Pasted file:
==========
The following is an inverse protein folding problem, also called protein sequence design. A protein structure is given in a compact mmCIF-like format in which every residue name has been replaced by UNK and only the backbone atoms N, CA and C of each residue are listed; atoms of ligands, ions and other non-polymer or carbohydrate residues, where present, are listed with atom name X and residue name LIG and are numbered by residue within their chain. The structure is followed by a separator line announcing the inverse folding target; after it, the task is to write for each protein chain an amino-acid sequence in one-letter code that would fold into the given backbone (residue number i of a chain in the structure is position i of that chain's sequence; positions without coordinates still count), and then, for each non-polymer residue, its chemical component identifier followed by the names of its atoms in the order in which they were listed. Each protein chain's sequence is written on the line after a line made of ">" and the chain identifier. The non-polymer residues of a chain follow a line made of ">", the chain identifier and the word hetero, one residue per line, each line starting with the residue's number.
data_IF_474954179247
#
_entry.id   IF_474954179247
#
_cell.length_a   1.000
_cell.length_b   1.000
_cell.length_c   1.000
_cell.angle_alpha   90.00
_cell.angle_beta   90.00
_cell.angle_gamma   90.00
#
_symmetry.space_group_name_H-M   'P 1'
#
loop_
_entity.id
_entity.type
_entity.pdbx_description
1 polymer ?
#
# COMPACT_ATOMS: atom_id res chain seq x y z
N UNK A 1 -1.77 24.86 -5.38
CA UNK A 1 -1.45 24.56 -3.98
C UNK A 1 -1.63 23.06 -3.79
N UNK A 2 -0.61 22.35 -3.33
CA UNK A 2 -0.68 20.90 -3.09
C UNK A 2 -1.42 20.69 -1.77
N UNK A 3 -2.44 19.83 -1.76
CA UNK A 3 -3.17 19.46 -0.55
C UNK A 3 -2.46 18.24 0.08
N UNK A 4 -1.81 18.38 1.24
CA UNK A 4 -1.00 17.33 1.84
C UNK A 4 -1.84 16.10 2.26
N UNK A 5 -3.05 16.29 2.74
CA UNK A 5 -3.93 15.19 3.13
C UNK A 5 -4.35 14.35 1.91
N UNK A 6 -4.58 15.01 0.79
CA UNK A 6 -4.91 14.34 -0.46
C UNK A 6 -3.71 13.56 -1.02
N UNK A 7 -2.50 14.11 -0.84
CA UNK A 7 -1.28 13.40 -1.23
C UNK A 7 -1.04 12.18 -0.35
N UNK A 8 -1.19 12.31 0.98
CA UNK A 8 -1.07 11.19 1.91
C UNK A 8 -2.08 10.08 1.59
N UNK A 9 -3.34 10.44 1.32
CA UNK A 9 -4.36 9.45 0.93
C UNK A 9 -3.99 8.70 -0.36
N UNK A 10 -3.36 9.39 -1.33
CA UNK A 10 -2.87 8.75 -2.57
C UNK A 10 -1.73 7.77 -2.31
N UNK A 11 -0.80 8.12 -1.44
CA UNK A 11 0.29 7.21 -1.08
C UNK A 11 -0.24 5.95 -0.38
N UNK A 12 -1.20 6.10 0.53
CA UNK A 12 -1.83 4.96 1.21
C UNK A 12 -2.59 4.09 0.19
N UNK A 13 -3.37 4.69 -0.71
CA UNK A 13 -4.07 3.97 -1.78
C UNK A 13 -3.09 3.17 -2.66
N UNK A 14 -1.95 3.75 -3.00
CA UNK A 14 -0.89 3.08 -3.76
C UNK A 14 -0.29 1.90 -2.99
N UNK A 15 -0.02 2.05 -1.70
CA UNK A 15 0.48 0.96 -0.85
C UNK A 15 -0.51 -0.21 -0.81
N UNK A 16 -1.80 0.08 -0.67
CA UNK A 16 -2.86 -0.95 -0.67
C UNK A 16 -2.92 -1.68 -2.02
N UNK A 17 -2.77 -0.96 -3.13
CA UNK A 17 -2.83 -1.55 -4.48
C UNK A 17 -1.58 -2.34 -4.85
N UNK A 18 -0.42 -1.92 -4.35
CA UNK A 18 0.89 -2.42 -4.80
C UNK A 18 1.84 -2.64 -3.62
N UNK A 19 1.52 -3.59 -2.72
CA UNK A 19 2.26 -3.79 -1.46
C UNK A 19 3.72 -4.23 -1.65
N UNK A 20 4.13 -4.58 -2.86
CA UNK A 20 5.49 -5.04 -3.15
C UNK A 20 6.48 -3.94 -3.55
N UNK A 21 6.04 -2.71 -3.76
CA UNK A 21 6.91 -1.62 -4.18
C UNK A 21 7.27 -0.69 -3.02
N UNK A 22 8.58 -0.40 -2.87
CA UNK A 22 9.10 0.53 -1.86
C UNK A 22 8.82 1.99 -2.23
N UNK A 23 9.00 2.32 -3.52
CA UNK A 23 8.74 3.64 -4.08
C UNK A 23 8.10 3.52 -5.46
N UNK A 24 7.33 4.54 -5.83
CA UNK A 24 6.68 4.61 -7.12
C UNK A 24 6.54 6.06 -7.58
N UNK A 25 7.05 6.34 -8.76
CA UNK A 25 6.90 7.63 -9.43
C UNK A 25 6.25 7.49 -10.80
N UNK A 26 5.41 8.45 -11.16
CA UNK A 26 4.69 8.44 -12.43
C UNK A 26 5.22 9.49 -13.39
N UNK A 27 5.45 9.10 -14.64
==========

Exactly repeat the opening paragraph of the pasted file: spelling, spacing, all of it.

The following is an inverse protein folding problem, also called protein sequence design. A protein structure is given in a compact mmCIF-like format in which every residue name has been replaced by UNK and only the backbone atoms N, CA and C of each residue are listed; atoms of ligands, ions and other non-polymer or carbohydrate residues, where present, are listed with atom name X and residue name LIG and are numbered by residue within their chain. The structure is followed by a separator line announcing the inverse folding target; after it, the task is to write for each protein chain an amino-acid sequence in one-letter code that would fold into the given backbone (residue number i of a chain in the structure is position i of that chain's sequence; positions without coordinates still count), and then, for each non-polymer residue, its chemical component identifier followed by the names of its atoms in the order in which they were listed. Each protein chain's sequence is written on the line after a line made of ">" and the chain identifier. The non-polymer residues of a chain follow a line made of ">", the chain identifier and the word hetero, one residue per line, each line starting with the residue's number.